Lately I’ve been rediscovering sewing. In a fit of madness, I offered to make a Christmas stocking for my dear guide daughter, Lottie. I bought some of that lovely fabric, where the stocking is printed on the surface, and all you have to do is cut it out and sew it together. So far, so simple. But then I had the bright idea that it would look lovely quilted. I had some batting and calico at home, so that could be had free. Why not?
I haven’t quilted properly in years. To be really honest, I haven’t done proper quilting since the winter after my dad died in 1982, when my mother and I made a quilt for my bed. We sat through the winter evenings with the quilt over our laps, sewing together. It was one of the most profound and loving ways we found to survive our grief.
I still have that quilt. We have voyaged through life together, through college, university, adversity and marriage, my quilt and me. Now it sits, pride of place on the futon in my study, ready to wrap around me when I’m reading on a chilly afternoon. It is a bit threadbare now, the cheap cotton we used almost see-through. But it still gets used on our bed on cold nights, and I’ll occasionally patch it up if it develops a hole.
For me, quilting is an emotionally important skill.
It is not really hard, just running stitch. You just have to make sure you get your needle through all three layers on each upstroke and downstroke. Of course, you can make it more complicated than that, but I don’t.
I’m really enjoying my simple running stitch work on this stocking. I’ve finally finished the first side, the one with Father Christmas’s sleigh. There were lots of fiddly bits on that one, and I began to realise the wisdom of a lady I once saw demonstrating Durham quilting at a quilt exhibition. (For more about exquisite Durham quilting, try here.) She was using a frame to hold the fabric layers taut while she worked. You have to with Durham quilting because it is incredibly detailed. I always fancied doing it, but it was one of those crafts that I got all the books from the library about, but never had the guts to have a go.
When I was a kid, not having the guts would never have occurred to me. If I didn’t have a book or a pencil in my hand, I had a needle. I made all kinds of things, but mainly dolls clothes. As I got older, a branched out into making historical costumes. Tudor and Elizabethan ones particularly. I spent hours researching the historically accurate way of dressing, the different layers required. I dressed my Sindy dolls in bead-encrusted gowns, each bead sewn on with my own hand. I even made ruffs!
I loved doing the tiny stitches. I still do, it turns out. That’s why I’m now addicted to quilting again. I’m so pleased with my little stocking. Its so satisfying to see the work develop. I had forgotten that simple running stitch could be so enjoyable. And I know that Lottie will enjoy her stocking when she gets it, and in years to come, I hope that she will regard it as an heirloom, just as I do the pink quilt I made with my mother when I was a teenager.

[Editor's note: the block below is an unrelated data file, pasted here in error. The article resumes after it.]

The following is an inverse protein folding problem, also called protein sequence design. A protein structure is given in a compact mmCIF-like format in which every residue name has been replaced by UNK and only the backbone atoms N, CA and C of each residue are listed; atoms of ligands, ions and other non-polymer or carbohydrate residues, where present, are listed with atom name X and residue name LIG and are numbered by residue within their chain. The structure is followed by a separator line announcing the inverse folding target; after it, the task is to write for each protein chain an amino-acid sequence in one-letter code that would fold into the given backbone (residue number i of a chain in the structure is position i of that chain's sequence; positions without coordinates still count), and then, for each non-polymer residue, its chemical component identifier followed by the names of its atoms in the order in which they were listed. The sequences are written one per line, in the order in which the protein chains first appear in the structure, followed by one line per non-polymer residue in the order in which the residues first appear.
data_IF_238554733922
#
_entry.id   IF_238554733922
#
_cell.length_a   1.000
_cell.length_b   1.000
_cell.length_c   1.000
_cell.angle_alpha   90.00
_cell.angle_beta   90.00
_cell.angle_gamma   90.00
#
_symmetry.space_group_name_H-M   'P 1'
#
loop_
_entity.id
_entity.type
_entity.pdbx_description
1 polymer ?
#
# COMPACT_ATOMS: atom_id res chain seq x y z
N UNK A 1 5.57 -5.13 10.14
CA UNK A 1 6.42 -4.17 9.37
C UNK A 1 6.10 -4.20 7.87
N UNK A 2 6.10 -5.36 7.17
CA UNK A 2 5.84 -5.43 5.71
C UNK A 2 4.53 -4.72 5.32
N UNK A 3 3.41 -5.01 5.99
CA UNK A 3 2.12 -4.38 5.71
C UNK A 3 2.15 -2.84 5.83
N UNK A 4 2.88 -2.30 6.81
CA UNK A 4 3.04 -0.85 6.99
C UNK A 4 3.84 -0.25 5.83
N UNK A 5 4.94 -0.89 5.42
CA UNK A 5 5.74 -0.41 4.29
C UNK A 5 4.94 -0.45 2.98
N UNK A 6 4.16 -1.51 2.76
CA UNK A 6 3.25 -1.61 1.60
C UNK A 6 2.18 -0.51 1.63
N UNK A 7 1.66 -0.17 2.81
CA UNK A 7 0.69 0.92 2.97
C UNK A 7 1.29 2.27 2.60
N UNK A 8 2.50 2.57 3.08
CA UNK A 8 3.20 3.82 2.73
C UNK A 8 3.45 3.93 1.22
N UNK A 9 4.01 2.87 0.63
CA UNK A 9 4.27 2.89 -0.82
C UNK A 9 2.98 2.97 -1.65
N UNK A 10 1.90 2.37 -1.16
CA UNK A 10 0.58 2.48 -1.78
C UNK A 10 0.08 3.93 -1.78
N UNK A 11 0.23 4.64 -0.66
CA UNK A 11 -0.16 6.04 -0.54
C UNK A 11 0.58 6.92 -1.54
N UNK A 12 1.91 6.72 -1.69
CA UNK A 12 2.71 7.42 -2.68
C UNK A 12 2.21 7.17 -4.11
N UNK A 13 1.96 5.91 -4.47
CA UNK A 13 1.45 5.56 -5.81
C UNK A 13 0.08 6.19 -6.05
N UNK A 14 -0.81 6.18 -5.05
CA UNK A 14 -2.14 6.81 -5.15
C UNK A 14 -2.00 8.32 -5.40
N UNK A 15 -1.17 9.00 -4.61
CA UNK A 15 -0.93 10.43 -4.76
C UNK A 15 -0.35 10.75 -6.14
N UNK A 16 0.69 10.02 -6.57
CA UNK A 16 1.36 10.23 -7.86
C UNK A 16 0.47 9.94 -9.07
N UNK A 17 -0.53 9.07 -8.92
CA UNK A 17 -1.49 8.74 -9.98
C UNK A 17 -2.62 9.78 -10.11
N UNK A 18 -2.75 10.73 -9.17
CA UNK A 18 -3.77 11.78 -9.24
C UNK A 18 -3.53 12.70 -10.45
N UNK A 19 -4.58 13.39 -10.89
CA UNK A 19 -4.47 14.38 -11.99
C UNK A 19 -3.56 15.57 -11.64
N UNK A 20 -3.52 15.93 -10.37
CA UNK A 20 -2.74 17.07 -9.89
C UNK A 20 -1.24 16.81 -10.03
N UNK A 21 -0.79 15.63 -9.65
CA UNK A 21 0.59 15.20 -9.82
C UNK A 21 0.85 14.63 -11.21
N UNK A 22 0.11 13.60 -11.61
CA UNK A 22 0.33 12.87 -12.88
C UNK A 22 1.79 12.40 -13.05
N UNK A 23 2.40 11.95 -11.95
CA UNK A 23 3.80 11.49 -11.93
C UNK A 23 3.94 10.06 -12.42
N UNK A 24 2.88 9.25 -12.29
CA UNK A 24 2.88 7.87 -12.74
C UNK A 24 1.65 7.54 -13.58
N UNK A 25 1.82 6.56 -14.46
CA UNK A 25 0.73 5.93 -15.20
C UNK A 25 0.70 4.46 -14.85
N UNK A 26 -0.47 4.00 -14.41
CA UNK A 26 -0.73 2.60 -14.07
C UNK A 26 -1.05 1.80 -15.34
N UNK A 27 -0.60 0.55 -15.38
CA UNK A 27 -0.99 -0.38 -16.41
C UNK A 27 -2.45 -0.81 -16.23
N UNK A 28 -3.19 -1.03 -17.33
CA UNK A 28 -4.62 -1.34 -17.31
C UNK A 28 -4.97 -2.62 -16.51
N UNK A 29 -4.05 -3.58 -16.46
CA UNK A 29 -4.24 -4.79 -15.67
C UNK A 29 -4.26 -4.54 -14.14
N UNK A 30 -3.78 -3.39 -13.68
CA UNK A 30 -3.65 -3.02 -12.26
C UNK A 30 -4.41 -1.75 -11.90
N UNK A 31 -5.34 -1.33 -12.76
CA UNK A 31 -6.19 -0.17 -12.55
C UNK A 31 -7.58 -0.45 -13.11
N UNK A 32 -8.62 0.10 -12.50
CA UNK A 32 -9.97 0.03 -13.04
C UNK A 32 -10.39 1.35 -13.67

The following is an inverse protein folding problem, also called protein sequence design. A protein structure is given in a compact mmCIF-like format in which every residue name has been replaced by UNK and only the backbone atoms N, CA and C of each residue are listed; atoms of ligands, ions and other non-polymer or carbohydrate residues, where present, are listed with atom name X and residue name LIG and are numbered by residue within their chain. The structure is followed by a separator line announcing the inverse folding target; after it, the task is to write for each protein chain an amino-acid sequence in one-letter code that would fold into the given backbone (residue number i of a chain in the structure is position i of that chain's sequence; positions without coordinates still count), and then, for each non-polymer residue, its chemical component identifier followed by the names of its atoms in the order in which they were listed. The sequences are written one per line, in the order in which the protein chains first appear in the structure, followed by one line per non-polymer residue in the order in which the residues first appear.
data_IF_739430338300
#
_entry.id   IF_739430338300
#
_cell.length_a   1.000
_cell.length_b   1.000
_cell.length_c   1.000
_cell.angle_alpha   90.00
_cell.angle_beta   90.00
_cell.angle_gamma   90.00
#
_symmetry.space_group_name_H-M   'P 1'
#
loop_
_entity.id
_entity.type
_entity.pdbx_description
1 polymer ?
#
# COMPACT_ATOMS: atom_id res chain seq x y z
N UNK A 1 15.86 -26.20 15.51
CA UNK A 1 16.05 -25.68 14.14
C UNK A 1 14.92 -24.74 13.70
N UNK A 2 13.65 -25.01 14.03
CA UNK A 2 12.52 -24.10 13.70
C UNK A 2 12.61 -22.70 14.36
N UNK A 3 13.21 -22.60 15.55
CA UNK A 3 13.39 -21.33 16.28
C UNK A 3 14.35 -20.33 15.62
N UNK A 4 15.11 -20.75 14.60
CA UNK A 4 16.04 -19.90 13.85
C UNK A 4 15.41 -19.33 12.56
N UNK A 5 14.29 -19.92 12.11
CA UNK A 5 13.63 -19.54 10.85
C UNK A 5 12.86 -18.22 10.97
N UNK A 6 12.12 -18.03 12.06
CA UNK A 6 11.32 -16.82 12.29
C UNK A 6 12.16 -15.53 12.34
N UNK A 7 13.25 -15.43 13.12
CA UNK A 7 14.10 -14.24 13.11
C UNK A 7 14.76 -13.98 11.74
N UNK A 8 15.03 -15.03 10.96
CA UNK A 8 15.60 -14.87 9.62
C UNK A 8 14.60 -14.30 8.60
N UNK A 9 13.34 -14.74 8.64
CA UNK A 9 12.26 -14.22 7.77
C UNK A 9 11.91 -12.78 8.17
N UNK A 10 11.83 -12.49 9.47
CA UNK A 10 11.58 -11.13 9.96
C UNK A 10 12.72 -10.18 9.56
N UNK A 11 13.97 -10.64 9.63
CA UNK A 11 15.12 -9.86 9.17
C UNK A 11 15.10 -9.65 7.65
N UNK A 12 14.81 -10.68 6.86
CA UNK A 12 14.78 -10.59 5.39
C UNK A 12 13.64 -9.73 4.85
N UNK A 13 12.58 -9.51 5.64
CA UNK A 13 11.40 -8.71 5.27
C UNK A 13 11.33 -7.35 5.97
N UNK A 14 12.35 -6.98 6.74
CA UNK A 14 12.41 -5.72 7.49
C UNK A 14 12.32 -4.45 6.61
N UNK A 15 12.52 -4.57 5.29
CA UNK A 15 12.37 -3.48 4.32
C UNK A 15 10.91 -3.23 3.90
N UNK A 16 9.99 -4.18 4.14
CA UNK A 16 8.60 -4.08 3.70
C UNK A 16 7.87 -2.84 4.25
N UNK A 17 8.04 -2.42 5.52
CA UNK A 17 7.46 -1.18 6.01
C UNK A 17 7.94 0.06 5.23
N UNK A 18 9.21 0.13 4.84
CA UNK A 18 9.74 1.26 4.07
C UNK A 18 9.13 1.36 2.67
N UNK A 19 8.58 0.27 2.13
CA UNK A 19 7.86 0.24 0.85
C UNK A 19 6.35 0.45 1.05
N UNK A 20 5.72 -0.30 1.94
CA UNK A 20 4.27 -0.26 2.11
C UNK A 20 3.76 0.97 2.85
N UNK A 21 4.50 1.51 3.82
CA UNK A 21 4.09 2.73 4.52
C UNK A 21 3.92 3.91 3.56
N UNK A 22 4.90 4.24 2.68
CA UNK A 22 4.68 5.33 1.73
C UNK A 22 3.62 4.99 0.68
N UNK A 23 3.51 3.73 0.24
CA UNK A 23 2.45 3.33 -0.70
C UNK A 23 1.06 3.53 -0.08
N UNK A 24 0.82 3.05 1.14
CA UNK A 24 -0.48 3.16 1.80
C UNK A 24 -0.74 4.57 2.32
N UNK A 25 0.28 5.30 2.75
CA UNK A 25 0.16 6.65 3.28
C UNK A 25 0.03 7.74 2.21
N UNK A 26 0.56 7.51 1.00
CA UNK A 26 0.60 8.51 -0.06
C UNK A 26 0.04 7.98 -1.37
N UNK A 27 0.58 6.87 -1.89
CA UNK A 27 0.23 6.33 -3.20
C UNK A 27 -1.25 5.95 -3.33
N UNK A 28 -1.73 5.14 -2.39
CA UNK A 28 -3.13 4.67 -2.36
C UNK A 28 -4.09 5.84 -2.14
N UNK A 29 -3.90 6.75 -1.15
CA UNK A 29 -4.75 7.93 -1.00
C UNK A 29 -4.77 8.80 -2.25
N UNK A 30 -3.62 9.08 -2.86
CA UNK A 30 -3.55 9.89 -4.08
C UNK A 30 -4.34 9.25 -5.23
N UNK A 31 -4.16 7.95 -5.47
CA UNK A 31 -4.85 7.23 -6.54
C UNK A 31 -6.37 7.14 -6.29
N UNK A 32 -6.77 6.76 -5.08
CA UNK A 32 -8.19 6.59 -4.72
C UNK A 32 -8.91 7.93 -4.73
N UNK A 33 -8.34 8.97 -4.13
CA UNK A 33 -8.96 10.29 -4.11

What crafts did you used to enjoy when you were a child? Did you love pottery, felt crafts, beading? Did you make things with matchsticks or balsa wood? Did you put together plastic models, or build go-karts?
The run up to Christmas is a great time to remember those simple activities you used to enjoy as a kid, and maybe have another go. Maybe, like me, you can rediscover a new outlet for your creativity. Because, let me tell you, when I’m finished with this stocking, I’m going to try some Durham quilting. Nothing is going to stop me this time!
Yes, I believe you’re right. The time up ’til Christmas is a wonderful time to rediscover those things we loved to do as a child.
For me, I am rediscovering crochet. When I was a little girl, I made prom dresses for my barbie dolls in pearl cotton. I crocheted them directly onto the dolls! They had scalloped skirts and criss-cross straps and always an accompanying flower on their hair. Because I didn’t “know” what I was doing, I just kept crocheting until I had what looked like a dress and then stopped when it was done.
Now I am endeavoring to create a winter scarf of many, many crocheted flowers in the colors of pink, orange, turquoise, orange and yellow with accompanying leaves of leaf green and lemon green. I divined this project myself, after spending hours looking at patterns and finding none that fit what I had in my mind’s eye. The one that is emerging under my hook is playful and very accommodating to my current ideas about myself.
I also love quilting, though I never endeavored to hand quilt. I was always fascinated by Eleanor Burns’ work in strip piecing, followed by machine quilting. Creating the quilt top was always my favorite part, so machine quilting quickly finished the quilt so I could go on to create another top! But what you say about the joy of hand sewing strikes a cord with me and makes me wonder if I am missing something. I should probably give it a go. Maybe something small, like a Christmas ornament.
Thanks for the inspiration.
Pola, you should definitely have a go with the hand quilting! Have a try at a cushion cover, though,because then you have a bit of space to work, and you can actually have the satisfaction of seeing the runs of stitching and the difference they make. I’ve almost finished the stocking now, and it looks great. I am so pleased with myself, and with what I’ve made, and there were no tears before bedtime because it was so ridiculously easy! I love the sound of your crochet doll dressed, they must have been miniature wonders! And the scarf sounds brilliant – its grea that you have the confidence to just go at it without a pattern, just do what you want and like. That is true creativity. Thank you so much for sharing!
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